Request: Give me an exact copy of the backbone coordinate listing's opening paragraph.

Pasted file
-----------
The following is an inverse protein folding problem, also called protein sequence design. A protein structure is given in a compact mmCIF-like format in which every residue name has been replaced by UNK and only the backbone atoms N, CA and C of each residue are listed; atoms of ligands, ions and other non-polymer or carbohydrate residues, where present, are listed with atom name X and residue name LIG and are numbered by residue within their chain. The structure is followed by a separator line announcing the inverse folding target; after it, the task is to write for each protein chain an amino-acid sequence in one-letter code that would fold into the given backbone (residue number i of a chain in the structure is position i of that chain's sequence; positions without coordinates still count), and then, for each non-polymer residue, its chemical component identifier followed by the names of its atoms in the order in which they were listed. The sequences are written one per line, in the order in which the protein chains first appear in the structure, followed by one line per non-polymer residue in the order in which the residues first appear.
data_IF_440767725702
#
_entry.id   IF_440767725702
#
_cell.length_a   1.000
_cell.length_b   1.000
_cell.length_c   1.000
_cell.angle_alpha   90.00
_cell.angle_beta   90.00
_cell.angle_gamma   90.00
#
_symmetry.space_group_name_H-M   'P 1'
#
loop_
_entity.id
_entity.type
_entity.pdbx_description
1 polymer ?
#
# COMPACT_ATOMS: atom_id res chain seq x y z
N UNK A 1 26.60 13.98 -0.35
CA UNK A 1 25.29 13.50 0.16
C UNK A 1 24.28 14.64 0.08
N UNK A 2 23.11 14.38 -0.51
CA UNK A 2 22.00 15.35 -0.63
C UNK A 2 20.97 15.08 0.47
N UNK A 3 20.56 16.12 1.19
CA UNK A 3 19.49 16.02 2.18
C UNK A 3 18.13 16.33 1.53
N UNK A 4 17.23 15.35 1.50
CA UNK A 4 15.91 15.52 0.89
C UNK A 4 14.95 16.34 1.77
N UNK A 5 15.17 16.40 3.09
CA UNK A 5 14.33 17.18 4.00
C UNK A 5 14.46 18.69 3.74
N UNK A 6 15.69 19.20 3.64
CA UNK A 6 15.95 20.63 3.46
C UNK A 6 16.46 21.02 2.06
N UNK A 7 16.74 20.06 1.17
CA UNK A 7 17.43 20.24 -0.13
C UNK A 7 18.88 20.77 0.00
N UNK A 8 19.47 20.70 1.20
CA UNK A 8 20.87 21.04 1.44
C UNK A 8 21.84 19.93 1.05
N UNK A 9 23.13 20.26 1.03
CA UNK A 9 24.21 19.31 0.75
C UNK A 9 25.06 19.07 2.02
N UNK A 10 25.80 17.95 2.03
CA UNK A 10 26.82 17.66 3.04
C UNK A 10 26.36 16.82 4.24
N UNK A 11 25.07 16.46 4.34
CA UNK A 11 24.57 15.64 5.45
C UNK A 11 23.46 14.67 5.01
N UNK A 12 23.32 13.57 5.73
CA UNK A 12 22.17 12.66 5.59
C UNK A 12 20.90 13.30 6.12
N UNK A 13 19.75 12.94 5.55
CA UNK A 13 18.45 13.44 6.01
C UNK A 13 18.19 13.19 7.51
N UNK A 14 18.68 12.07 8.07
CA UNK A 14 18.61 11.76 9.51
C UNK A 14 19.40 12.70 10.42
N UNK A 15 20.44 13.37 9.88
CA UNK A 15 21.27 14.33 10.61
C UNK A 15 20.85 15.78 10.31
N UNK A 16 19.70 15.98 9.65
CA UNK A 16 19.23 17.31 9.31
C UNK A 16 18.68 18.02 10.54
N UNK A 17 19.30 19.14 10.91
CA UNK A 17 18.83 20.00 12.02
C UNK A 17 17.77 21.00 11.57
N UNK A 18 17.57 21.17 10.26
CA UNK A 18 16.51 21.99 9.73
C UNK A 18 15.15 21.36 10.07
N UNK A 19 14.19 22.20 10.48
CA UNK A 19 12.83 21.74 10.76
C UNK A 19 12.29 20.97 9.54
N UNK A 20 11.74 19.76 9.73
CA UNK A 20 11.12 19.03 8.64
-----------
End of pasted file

The following is an inverse protein folding problem, also called protein sequence design. A protein structure is given in a compact mmCIF-like format in which every residue name has been replaced by UNK and only the backbone atoms N, CA and C of each residue are listed; atoms of ligands, ions and other non-polymer or carbohydrate residues, where present, are listed with atom name X and residue name LIG and are numbered by residue within their chain. The structure is followed by a separator line announcing the inverse folding target; after it, the task is to write for each protein chain an amino-acid sequence in one-letter code that would fold into the given backbone (residue number i of a chain in the structure is position i of that chain's sequence; positions without coordinates still count), and then, for each non-polymer residue, its chemical component identifier followed by the names of its atoms in the order in which they were listed. The sequences are written one per line, in the order in which the protein chains first appear in the structure, followed by one line per non-polymer residue in the order in which the residues first appear.